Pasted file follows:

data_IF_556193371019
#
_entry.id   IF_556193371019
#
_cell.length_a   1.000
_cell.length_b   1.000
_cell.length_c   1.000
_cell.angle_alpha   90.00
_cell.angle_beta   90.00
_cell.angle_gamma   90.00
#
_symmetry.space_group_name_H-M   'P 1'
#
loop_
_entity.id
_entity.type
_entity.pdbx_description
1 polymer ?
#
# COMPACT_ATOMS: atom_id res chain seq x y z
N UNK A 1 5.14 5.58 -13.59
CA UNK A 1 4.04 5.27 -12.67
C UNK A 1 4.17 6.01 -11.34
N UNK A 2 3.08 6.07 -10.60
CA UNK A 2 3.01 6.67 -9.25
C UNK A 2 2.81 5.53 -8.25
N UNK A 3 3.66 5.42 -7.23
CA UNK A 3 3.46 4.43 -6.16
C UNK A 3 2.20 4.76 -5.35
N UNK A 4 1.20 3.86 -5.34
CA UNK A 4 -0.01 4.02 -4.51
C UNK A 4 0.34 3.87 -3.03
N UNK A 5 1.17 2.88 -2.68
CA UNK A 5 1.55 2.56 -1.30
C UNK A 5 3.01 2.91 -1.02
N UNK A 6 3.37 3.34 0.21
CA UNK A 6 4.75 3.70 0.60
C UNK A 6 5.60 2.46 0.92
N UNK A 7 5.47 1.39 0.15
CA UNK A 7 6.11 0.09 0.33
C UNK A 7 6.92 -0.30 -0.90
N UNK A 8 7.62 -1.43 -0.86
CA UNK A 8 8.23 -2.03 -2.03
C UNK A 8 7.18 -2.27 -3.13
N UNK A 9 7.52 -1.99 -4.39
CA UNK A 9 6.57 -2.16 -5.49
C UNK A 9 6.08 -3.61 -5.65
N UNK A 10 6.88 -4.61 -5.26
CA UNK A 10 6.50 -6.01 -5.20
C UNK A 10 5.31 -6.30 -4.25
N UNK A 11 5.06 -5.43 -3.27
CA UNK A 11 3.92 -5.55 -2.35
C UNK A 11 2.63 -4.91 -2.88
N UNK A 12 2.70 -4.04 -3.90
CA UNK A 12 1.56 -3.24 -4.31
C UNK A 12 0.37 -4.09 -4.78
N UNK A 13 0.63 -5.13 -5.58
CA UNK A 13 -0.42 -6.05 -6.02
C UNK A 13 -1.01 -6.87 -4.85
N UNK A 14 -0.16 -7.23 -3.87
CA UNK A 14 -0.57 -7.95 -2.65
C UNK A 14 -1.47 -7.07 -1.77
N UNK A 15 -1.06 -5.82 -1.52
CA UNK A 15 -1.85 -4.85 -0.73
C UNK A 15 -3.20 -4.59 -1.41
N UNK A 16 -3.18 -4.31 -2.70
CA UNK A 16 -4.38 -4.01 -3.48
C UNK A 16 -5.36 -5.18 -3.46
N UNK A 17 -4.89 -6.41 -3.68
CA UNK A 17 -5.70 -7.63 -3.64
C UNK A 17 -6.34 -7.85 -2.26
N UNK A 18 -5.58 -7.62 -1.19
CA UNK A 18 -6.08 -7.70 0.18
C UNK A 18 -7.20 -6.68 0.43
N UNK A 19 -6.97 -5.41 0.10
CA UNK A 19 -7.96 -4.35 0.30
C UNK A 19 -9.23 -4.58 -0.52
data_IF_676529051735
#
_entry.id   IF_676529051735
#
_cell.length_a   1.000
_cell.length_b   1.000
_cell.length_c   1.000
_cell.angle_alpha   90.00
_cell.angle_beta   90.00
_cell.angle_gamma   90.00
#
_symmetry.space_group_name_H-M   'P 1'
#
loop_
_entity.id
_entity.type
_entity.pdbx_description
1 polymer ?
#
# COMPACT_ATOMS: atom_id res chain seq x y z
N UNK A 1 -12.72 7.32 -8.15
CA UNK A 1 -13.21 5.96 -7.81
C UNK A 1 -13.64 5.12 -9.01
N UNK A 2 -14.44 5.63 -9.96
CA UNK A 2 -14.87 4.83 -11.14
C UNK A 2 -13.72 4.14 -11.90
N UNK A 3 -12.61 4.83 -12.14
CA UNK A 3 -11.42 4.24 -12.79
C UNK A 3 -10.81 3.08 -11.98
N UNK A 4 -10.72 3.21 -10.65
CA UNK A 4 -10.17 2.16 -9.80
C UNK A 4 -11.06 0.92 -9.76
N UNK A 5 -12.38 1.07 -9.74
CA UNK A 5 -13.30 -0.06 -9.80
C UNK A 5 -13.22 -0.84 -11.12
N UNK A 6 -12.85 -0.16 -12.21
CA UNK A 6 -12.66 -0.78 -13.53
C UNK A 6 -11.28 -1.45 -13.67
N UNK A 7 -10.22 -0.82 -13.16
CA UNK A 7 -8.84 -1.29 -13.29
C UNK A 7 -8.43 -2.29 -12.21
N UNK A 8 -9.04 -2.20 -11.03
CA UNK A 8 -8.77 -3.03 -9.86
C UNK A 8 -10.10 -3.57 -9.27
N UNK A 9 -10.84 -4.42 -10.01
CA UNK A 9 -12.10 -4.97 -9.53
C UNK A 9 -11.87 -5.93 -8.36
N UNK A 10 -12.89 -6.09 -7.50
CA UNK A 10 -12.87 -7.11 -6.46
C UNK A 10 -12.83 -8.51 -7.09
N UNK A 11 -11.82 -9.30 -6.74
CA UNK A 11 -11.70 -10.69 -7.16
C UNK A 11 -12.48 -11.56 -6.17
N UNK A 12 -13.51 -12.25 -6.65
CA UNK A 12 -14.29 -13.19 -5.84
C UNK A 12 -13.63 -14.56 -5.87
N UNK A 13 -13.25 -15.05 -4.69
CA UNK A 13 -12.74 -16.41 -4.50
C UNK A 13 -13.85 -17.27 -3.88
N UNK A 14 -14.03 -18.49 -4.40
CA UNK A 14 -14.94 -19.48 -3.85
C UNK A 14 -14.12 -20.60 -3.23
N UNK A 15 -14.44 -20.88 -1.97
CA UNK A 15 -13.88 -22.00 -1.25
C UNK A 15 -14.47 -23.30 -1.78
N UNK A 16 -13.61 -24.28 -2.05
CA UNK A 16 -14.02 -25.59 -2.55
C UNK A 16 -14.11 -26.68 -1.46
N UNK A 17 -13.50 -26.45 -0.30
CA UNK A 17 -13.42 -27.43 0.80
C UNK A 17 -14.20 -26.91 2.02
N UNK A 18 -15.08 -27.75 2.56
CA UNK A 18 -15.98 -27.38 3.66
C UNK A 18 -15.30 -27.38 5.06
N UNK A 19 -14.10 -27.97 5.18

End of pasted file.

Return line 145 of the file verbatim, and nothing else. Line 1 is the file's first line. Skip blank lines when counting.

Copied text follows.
C UNK A 16 -14.11 -26.68 -1.46